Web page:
Glide helps you build mobile apps from a spreadsheet without coding – TechCrunch


The founders of Glide, a member of the Y Combinator Winter 2019 class, had a notion that building mobile apps in the enterprise was too hard. They decided to simplify the process by starting with a spreadsheet, and automatically turning the contents into a slick mobile app.

David Siegel, CEO and co-founder at Glide, was working with his co-founders Jason Smith, Mark Probst and Antonio Garcia Aprea at Xamerin, a cross-platform mobile development company that Microsoft acquired for $500 million in 2016. There, they witnessed first-hand the difficulty that companies were having building mobile apps. When their two-year stint at Microsoft was over, the four founders decided to build a startup to solve the problem.

“We saw how desperate some of the world’s largest companies were to have a mobile strategy, and also how painful and expensive it is to develop mobile apps. And we haven’t seen significant progress on that 10 years after the smartphone debuted,” Siegel told TechCrunch.

The founders began with research, looking at almost 100 no-code tools and were not really satisfied with any of them. They chose the venerable spreadsheet, a business tool many people use to track information, as the source for their mobile app builder, starting with Google Sheets.

“There’s a saying that spreadsheets are the most the most successful programming model of all time, and smartphones are the most successful computers of all time. So when we started exploring Glide we asked ourselves, can these two forces be combined to create something very valuable to let individuals and businesses build the type of apps that we saw Xamerin customers needed to build, but much more quickly,” Siegel said.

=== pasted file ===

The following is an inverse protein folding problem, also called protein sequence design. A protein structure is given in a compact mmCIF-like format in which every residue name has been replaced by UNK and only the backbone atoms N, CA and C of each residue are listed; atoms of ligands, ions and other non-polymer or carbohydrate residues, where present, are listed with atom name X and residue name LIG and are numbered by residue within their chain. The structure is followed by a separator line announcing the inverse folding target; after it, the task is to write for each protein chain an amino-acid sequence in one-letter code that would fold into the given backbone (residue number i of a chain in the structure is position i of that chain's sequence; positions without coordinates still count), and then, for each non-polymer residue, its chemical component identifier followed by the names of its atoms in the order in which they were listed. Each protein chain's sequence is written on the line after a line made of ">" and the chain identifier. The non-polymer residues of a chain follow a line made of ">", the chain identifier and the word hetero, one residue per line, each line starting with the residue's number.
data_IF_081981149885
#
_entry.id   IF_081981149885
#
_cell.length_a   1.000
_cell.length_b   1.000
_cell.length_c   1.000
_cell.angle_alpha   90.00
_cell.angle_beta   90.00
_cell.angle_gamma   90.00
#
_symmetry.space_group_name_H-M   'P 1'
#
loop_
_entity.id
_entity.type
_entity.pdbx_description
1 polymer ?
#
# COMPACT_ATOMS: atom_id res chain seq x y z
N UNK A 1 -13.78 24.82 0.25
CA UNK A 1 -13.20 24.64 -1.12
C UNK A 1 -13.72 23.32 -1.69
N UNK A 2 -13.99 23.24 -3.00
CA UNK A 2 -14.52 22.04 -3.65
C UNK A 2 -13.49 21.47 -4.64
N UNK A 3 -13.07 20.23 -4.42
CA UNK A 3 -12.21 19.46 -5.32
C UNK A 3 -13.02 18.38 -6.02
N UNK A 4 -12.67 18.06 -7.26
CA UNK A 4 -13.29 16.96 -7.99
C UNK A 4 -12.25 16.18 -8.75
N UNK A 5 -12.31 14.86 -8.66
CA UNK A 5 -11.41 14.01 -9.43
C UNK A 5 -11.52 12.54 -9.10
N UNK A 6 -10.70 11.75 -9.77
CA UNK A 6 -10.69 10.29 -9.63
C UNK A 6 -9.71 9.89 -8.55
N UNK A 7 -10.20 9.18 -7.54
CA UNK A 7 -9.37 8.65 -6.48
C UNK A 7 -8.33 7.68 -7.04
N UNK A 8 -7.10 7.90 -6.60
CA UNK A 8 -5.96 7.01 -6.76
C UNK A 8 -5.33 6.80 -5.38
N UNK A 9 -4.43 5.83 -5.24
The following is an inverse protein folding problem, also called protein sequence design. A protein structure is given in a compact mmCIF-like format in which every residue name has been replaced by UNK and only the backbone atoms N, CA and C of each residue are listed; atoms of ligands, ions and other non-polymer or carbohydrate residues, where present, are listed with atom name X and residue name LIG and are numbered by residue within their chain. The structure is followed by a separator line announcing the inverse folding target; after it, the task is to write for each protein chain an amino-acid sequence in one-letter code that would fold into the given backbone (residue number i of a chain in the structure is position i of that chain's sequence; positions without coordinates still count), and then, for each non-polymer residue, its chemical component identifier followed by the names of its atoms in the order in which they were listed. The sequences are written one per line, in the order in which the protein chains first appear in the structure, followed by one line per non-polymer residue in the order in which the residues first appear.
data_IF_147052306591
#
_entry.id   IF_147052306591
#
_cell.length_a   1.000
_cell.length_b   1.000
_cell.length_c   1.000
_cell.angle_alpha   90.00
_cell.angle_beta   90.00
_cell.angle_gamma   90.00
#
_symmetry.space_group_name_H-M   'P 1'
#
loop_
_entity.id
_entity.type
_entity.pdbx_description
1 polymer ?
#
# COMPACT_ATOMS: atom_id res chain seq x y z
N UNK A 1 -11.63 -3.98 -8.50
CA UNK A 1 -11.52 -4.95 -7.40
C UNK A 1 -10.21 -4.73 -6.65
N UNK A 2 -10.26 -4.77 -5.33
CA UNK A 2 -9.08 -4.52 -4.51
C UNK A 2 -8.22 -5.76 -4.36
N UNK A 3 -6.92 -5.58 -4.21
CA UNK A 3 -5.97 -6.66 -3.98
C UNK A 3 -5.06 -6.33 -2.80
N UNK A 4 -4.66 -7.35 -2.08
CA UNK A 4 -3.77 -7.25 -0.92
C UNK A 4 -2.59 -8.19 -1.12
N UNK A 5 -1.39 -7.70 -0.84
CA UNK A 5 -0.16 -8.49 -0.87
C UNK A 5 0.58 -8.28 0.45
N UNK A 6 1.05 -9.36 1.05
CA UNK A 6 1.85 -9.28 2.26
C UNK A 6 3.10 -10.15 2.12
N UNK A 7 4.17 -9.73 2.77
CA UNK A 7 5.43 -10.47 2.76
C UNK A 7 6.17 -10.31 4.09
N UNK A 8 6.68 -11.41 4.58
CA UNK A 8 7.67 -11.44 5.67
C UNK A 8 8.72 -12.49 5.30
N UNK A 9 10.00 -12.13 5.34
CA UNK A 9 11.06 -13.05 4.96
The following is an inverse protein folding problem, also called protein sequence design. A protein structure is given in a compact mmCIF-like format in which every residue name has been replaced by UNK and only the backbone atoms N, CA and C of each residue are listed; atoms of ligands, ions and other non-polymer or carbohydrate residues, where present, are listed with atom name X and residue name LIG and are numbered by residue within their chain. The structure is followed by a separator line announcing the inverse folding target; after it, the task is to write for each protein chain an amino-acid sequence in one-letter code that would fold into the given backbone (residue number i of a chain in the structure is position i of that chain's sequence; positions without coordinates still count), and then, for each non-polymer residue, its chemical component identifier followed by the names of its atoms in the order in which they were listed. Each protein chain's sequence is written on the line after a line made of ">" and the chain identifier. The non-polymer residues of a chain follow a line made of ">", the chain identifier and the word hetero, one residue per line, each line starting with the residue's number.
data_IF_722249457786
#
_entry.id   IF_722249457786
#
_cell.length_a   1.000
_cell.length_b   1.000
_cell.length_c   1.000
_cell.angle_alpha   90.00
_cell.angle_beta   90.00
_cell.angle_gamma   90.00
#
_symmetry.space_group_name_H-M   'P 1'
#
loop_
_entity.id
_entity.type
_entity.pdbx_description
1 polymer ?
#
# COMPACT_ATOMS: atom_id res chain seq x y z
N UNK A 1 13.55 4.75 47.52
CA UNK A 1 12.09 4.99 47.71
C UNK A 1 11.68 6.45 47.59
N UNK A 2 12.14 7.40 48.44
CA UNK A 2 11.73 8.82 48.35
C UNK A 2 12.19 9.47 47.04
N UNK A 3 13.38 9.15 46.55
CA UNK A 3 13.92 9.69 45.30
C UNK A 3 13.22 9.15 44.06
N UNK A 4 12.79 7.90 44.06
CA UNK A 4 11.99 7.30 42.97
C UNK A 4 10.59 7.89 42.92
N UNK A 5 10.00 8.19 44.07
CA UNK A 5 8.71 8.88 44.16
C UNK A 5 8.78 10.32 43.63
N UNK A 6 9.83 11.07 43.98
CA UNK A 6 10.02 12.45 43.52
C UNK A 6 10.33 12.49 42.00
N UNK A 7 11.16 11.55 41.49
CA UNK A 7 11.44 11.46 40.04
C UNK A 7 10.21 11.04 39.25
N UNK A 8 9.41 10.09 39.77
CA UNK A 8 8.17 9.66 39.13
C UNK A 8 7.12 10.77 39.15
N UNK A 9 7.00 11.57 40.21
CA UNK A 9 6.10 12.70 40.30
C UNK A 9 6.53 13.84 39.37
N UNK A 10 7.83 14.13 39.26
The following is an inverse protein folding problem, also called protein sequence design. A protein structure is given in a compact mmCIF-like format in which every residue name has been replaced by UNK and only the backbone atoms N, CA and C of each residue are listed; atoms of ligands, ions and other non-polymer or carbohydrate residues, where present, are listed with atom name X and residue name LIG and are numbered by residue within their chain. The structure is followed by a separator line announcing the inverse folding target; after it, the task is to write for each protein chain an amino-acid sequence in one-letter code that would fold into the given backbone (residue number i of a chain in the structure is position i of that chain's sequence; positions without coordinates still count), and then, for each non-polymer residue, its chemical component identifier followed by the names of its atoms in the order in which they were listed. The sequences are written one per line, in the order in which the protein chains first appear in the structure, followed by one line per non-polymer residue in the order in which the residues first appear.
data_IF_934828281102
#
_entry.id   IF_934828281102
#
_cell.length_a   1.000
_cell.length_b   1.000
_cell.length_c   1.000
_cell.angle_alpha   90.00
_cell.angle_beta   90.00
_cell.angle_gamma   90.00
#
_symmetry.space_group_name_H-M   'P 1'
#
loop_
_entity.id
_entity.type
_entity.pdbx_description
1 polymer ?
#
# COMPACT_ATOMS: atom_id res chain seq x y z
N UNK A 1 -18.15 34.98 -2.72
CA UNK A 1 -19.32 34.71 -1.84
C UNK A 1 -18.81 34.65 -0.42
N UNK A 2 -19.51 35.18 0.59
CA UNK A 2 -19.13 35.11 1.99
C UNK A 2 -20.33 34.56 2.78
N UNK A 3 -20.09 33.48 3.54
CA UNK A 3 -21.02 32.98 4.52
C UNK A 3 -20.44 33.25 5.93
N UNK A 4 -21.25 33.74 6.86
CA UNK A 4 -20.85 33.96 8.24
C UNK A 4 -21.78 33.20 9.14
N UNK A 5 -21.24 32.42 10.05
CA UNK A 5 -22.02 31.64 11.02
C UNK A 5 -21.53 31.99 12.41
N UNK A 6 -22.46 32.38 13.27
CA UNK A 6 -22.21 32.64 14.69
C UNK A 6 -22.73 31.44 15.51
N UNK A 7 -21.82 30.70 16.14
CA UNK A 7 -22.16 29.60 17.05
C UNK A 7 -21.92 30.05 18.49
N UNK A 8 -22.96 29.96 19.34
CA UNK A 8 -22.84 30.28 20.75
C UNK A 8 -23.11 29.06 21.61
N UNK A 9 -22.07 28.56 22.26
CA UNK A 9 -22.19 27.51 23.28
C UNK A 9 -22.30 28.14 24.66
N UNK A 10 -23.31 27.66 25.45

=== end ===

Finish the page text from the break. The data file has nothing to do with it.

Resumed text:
Photo: Glide

The company developed Glide, a service that lets you add information to a Google Sheet spreadsheet, and then very quickly create an app from the contents without coding. “You can easily assemble a polished, data-driven app that you can customize and share as a progressive web app, meaning you can get a link that you can share with anybody, and they can load it in a browser without downloading an app, or you can publish Glide apps as native apps to app stores,” Siegel explained. What’s more, there is a two-way connection between app and spreadsheet, so that when you add information in either place, the other element is updated.

The founders decided to apply at Y Combinator after consulting with former Xamerin CEO, and current GitHub chief executive, Nat Friedman. He and other advisors told them YC would be a great place for first-time founders to get guidance on building a company, taking advantage of the vast YC network.

One of the primary lessons he says that they have learned is the importance of getting out in the field and talking to customers, and not falling into the trap of falling in love with the act of building the tool. The company has actually helped fellow YC companies build mobile apps using the Glide tool.

Glide is live today and people can create apps using their own spreadsheet data, or using the templates available on the site as a starting point. There is a free tier available to try it without obligation.


Like it? Share with your friends!

877
22169 shares, 877 points

What's Your Reaction?

Fake Fake
0
Fake
Epic Epic
0
Epic
Dislike
0
Dislike
Like Like
0
Like

Comments 0

Your email address will not be published. Required fields are marked *

Glide helps you build mobile apps from a spreadsheet without coding – TechCrunch

MainStreet Econ

Join the MSE Community

reset password

Back to
MainStreet Econ
Choose A Format
Trivia quiz
Series of questions with right and wrong answers that intends to check knowledge
Poll
Voting to make decisions or determine opinions
Story
Formatted Text with Embeds and Visuals
List
The Classic Internet Listicles
Open List
Open List
Ranked List
Ranked List
Video
Youtube, Vimeo or Vine Embeds
Image
Photo or GIF
Gif
GIF format

Send this to a friend